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Childless Until Proven Parenting

I finally put my finger on what bothered me so much with the coverage of that study (and assumptions within the study itself): that all infertile people are childless until proven parenting.

Some will be comfortable with that assertion — they are going through treatments or are in the process of adopting, but they have no children yet so they’re fine with being called childless.  But others will be put off by the reductive at best (and cruel at worst) nature of stating that all people without children are childless.

To begin, I feel — personally — as if I were in a different state once I began treatments vs. when we first started trying to conceive.  In the former state, I had made a decision without any hardship in sight.  In the latter, I now had to decide how badly I wanted to reach that goal.  Was it worth the physical pain of treatments?  The financial pain of treatments?  What was the worth of my emotional state?  I was a different sort of person once I had to think through those questions; a pre-parent that I (and look carefully, I’m discussing myself, not everyone) don’t believe I was at first.  I was making parenting decisions even though there were no children in sight.  Because all of those decisions you make when you are undergoing assisted conception or the adoption process are parenting decisions for a hypothetical-until-actual child.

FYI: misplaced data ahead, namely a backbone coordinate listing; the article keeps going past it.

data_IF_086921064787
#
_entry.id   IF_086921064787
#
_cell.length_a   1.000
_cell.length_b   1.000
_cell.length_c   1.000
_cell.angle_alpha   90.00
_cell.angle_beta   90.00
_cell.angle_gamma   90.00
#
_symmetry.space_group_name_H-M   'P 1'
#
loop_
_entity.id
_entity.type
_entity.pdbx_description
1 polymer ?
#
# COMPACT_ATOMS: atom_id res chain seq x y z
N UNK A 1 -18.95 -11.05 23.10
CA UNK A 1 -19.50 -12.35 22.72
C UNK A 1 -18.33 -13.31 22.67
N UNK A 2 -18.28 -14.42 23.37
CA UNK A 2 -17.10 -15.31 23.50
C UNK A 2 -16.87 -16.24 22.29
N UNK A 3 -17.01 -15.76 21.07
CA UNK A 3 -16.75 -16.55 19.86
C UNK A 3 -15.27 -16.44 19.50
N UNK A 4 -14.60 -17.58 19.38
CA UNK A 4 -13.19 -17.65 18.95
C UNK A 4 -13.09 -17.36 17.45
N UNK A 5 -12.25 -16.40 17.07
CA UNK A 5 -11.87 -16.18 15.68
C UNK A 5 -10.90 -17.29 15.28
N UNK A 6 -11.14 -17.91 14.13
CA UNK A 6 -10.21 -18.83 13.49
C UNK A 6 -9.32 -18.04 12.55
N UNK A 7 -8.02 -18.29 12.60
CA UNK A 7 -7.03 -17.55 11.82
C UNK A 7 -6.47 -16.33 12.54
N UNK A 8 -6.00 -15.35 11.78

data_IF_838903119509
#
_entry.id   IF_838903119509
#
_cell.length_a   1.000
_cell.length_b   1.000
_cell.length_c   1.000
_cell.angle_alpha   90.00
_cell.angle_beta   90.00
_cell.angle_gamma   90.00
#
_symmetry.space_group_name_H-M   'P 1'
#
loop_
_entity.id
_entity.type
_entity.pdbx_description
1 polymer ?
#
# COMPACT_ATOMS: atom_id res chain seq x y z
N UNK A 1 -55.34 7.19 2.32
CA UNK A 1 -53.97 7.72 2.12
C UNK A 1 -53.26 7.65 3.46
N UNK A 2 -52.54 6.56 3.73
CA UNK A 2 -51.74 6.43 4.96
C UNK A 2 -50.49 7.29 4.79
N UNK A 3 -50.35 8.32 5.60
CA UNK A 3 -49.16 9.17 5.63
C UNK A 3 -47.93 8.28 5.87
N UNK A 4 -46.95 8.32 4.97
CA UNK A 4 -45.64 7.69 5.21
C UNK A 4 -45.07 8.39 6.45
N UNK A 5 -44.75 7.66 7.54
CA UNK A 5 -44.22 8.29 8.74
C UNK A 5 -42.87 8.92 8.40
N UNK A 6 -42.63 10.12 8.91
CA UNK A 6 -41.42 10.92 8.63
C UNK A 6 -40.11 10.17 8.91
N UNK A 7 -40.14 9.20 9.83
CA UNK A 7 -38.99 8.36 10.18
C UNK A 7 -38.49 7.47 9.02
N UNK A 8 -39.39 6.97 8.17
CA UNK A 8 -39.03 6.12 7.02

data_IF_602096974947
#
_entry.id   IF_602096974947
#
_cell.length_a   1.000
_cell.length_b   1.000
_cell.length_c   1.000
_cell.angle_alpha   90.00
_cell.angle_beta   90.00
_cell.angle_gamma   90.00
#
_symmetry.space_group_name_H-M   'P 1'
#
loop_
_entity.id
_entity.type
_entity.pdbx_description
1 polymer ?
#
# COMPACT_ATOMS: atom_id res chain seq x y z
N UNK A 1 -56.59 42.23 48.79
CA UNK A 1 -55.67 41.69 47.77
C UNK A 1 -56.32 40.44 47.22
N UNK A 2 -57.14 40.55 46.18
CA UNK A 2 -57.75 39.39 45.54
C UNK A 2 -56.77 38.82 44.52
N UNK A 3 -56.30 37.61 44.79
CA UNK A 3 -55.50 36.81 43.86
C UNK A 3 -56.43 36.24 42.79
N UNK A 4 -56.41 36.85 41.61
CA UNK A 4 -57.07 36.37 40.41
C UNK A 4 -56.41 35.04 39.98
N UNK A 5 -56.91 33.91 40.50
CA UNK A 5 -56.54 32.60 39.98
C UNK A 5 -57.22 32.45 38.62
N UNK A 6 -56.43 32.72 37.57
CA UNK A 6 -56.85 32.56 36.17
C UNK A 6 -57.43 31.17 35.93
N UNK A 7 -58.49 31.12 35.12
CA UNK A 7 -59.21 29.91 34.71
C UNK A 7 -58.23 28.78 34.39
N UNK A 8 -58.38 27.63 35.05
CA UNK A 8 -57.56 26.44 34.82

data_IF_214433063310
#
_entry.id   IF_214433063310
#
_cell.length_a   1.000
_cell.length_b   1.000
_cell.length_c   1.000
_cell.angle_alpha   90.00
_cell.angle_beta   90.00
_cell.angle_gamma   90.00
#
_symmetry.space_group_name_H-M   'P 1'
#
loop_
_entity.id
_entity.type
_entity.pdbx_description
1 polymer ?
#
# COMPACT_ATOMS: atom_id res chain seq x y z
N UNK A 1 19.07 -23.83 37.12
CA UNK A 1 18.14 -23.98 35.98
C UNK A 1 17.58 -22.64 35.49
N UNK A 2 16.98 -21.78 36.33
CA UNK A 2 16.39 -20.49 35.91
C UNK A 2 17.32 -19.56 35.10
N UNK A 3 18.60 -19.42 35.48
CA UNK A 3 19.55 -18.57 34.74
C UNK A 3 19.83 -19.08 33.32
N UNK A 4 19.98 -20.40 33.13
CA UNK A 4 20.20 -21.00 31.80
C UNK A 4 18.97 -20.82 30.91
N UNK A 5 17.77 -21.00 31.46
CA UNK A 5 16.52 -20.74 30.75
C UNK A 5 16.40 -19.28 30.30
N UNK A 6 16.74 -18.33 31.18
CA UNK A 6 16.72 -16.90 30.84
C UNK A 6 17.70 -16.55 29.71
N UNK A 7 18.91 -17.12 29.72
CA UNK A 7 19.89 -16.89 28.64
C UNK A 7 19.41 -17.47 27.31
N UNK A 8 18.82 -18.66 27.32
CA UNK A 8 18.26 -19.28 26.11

Which is not to say that there weren’t parenting decisions even before we were diagnosed as infertile.  When I started taking folic acid and went off my cholesterol medication prior to conceiving, I was making a parenting decision, trying to create the best environment for my child.  But the decisions I made during treatments were a notch above what I made prior to infertility.  I went above-and-beyond what the average woman needs to consider pre-parenting.  And for that reason alone, my childless state prior to parenting was different pre-infertility and during infertility.  Therefore, it would make sense that childlessness after infertility is different from childlessness during infertility.

Because to think otherwise is to misunderstand that living child-free after infertility looks and feels the same as being in the throes of infertility (or, even worse, being in a limbo state within infertility) and that simply isn’t the case.  Perhaps that is why living child-free after infertility (LCFAI; apologies that I need to reduce this to an acronym, but it’s getting difficult to type it so many times) is so misunderstood.  LCFAI has more in common with parenting after infertility than it does to those going through treatments.  Both are on the same side of the resolution divide, if we can really call it a divide at all.